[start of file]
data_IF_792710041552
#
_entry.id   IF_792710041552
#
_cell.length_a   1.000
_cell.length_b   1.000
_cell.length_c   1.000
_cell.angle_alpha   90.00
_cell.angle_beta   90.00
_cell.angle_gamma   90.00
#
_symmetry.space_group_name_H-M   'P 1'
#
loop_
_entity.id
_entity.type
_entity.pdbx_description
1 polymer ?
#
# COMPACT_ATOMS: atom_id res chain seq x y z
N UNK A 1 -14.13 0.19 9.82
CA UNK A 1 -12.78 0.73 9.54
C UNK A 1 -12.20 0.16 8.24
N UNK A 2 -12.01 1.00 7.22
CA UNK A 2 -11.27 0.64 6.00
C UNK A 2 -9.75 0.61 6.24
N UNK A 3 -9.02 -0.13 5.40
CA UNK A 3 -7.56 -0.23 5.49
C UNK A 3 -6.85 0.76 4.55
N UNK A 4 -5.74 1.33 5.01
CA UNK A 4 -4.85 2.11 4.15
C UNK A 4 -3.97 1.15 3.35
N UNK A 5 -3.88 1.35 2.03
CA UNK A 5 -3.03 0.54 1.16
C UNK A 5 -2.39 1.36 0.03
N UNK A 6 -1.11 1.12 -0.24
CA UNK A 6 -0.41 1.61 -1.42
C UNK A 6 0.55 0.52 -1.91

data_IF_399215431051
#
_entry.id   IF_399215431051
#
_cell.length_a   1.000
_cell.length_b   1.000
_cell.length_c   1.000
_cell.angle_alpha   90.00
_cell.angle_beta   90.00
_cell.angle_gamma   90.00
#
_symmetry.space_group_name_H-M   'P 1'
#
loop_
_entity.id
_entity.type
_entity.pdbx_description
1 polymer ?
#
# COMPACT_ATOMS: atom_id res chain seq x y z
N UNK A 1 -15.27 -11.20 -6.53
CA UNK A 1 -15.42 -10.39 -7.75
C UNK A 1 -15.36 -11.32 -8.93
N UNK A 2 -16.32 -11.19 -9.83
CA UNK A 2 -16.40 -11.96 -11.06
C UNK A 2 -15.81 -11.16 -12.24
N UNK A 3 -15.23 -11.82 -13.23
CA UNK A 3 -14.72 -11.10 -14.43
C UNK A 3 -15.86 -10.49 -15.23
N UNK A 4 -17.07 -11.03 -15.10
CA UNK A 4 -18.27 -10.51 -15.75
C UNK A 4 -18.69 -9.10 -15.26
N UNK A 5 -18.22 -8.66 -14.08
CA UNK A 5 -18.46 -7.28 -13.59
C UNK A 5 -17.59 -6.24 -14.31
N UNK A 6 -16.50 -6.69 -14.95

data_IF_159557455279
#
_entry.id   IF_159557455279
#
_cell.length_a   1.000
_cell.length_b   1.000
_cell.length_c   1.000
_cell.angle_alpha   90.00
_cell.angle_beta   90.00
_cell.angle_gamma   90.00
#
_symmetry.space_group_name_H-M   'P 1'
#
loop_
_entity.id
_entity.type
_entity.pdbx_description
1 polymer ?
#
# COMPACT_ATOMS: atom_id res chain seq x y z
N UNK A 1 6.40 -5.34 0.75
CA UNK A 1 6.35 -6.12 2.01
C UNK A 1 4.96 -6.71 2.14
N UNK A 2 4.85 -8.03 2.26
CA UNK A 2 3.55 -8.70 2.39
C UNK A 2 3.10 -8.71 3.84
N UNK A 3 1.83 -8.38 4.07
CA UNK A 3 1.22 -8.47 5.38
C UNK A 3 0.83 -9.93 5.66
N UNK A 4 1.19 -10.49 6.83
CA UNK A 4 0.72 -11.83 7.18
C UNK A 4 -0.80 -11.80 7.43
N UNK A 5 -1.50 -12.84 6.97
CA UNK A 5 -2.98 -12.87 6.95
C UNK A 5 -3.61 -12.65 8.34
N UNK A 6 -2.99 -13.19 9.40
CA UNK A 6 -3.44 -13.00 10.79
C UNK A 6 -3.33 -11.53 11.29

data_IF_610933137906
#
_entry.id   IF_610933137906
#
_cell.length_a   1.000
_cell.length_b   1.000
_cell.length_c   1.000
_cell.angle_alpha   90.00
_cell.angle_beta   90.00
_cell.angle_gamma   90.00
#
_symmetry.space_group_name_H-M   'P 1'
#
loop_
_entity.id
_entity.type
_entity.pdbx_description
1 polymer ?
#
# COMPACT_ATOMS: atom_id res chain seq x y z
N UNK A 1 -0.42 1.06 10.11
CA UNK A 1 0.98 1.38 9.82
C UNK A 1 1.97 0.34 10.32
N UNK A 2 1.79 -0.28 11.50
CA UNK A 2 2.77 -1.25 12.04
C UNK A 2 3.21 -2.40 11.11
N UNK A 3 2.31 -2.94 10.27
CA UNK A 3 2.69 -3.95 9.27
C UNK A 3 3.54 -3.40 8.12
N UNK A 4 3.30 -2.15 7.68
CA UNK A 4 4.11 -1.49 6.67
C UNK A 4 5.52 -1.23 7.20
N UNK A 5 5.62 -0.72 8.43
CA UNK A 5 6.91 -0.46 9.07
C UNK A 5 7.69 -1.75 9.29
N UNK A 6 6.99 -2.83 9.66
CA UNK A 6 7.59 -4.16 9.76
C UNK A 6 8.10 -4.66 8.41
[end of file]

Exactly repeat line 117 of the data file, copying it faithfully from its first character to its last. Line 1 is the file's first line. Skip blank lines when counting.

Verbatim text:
_cell.length_a   1.000